Home > Technology & Telecom > Focus on data efficiency to benefit BlackBerry in 2011 – analyst

Focus on data efficiency to benefit BlackBerry in 2011 – analyst

December 17, 2010 Leave a comment Go to comments

Operators will take measures to promote smartphones that place less of a strain on their networks in 2011, a move that could benefit BlackBerry maker RIM, according to analyst firm CCS Insight.

“We predict that in 2011 operators will begin to differentiate their tariffs and device subsidies to prompt users to consider less data-hungry devices and operating systems,” the company said as part of its predictions for the industry in the coming year.

“Operators will pay subsidies based on the data efficiency of a software platform, favouring BlackBerry over iOS and Android,” CCS noted, adding that operators have been complaining that some devices use considerably more data than others for many years. Essentially, the company believes that the more strain a mobile device places on the network, the lower the subsidy it will get from operators.

The prediction follows research published last week by network management specialist Arieso that detailed how new smartphone models, particularly Android handsets, generate considerably more data traffic than BlackBerrys and Nokia devices.

Meanwhile CCS Insight also predicts that huge growth in video-based services will have a “wrecking ball” effect on mobile network capacity going forward.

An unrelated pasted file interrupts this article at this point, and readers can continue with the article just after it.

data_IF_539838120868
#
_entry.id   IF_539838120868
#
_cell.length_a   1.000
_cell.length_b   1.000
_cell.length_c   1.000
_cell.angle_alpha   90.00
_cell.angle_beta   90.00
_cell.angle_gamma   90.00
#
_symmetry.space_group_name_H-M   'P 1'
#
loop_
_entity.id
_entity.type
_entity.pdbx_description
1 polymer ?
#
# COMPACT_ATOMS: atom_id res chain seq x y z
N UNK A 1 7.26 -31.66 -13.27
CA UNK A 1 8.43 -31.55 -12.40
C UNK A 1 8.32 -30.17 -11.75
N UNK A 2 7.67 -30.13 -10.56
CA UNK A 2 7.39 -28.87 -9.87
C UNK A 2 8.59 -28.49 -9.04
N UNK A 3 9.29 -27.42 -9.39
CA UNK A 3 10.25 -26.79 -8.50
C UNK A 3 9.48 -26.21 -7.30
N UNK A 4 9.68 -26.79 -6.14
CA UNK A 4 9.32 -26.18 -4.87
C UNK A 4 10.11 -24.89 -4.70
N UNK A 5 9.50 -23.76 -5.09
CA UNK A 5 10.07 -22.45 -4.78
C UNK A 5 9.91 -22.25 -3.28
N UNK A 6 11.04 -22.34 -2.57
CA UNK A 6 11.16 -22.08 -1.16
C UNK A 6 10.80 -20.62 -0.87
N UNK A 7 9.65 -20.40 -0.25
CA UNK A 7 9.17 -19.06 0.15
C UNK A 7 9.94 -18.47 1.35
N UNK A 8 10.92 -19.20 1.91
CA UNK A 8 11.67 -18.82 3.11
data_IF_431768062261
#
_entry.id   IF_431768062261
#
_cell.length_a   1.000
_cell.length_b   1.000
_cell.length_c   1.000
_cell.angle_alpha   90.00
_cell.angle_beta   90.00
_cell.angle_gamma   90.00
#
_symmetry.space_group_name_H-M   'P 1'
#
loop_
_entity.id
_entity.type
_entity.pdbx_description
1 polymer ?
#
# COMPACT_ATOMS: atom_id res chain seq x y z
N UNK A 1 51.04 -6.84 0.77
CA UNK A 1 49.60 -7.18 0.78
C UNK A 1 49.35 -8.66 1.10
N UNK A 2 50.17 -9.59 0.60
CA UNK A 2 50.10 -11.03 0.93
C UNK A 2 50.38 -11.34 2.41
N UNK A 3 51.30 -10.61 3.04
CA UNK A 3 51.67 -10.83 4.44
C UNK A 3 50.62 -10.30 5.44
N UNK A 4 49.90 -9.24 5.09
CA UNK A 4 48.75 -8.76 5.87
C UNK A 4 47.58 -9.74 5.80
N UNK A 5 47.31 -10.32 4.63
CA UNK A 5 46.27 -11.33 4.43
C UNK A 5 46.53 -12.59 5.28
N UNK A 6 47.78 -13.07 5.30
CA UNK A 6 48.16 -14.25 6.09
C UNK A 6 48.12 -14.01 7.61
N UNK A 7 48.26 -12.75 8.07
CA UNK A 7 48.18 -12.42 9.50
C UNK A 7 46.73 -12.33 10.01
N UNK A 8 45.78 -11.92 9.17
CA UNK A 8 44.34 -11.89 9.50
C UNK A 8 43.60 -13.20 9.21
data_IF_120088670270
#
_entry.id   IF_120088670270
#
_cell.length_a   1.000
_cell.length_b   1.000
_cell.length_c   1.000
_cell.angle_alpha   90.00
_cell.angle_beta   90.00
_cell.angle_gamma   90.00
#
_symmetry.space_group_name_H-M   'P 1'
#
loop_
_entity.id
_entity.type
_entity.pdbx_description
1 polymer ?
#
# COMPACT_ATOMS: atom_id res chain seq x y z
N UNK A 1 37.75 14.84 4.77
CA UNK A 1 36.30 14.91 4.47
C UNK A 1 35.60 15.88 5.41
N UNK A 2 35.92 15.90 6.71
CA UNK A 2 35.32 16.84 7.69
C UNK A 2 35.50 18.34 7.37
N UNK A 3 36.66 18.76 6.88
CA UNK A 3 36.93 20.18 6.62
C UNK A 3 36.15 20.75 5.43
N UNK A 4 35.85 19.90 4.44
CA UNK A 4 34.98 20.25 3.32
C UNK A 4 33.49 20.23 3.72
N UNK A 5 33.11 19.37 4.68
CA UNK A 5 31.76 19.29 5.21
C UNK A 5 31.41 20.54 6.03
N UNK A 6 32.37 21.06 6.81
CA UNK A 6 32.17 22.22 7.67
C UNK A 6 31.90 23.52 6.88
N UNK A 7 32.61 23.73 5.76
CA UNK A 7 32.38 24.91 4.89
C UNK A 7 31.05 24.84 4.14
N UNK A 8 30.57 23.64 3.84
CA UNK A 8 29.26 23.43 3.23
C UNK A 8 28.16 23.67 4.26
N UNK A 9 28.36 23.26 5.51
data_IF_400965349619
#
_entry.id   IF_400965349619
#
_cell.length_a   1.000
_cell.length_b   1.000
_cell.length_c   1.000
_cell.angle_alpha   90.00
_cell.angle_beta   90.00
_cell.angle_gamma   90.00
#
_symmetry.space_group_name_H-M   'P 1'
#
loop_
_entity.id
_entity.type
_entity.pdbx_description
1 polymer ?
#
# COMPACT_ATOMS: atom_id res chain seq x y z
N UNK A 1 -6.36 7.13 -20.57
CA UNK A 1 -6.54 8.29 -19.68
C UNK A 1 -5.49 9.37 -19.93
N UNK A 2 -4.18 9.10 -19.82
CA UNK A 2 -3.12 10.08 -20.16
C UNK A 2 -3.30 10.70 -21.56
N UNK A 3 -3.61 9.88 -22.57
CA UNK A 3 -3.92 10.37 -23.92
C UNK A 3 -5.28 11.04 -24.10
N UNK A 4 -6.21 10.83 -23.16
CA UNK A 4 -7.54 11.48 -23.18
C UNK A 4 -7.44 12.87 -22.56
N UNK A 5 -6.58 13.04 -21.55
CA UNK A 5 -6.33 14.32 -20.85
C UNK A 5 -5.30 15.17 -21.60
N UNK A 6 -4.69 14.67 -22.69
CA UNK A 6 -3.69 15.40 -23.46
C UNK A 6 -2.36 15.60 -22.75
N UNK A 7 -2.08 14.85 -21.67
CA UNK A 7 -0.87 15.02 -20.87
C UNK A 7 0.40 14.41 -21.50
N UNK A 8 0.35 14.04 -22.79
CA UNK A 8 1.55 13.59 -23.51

“Growing consumer awareness of video services on mobile devices will quickly establish an audience that prefers to watch clips rather than read text on a mobile screen,” the company said.

“Operators will have to take drastic action and adjust tariffs to temper this behaviour. They will also rely more on subscription services that attract a premium for content, such as live sport. This will provoke fierce debate about operators’ obligation to take a neutral approach to content delivery,” the company forecasts.

Data growth in general will also trigger changes in pricing, with unlimited packages and volume-based models becoming unsustainable as networks are overwhelmed by data traffic.

In an effort to move the focus away from volume alone, operators will use speed and quality as differentiators in the next three years. They will introduce tariffs that offer tiered service levels tied to an allocated volume of data,” CCS said.

However, while data growth is set to continue, CCS does not name tablet devices among the main culprits.

In fact, the firm predicts that in 2011 WiFi-only tablets will outsell those with cellular capabilities, with changes to data tariffs denting sales of mobile-capable devices. It forecasts the sale of 4 million-plus WiFi-only tablets through electronics retail channels in the U.S. from mid-2011 to mid-2012.

CCS Insight is bearish on tablets in general, predicting that tablet sales – excluding the iPad – will fail to live up to expectations.

All the leading device manufacturers will make tablets, leading to overstocking and inventory problems, CCS believes.

“A period of discounting will see margins slip to zero to clear channel excesses,” the company predicts. “Low-cost Android tablets will irrevocably damage consumer perceptions and dent the market’s potential.”

Originally posted at: http://www.totaltele.com/view.aspx?ID=460998&G=1&C=1&Page=0

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Categories: Technology & Telecom
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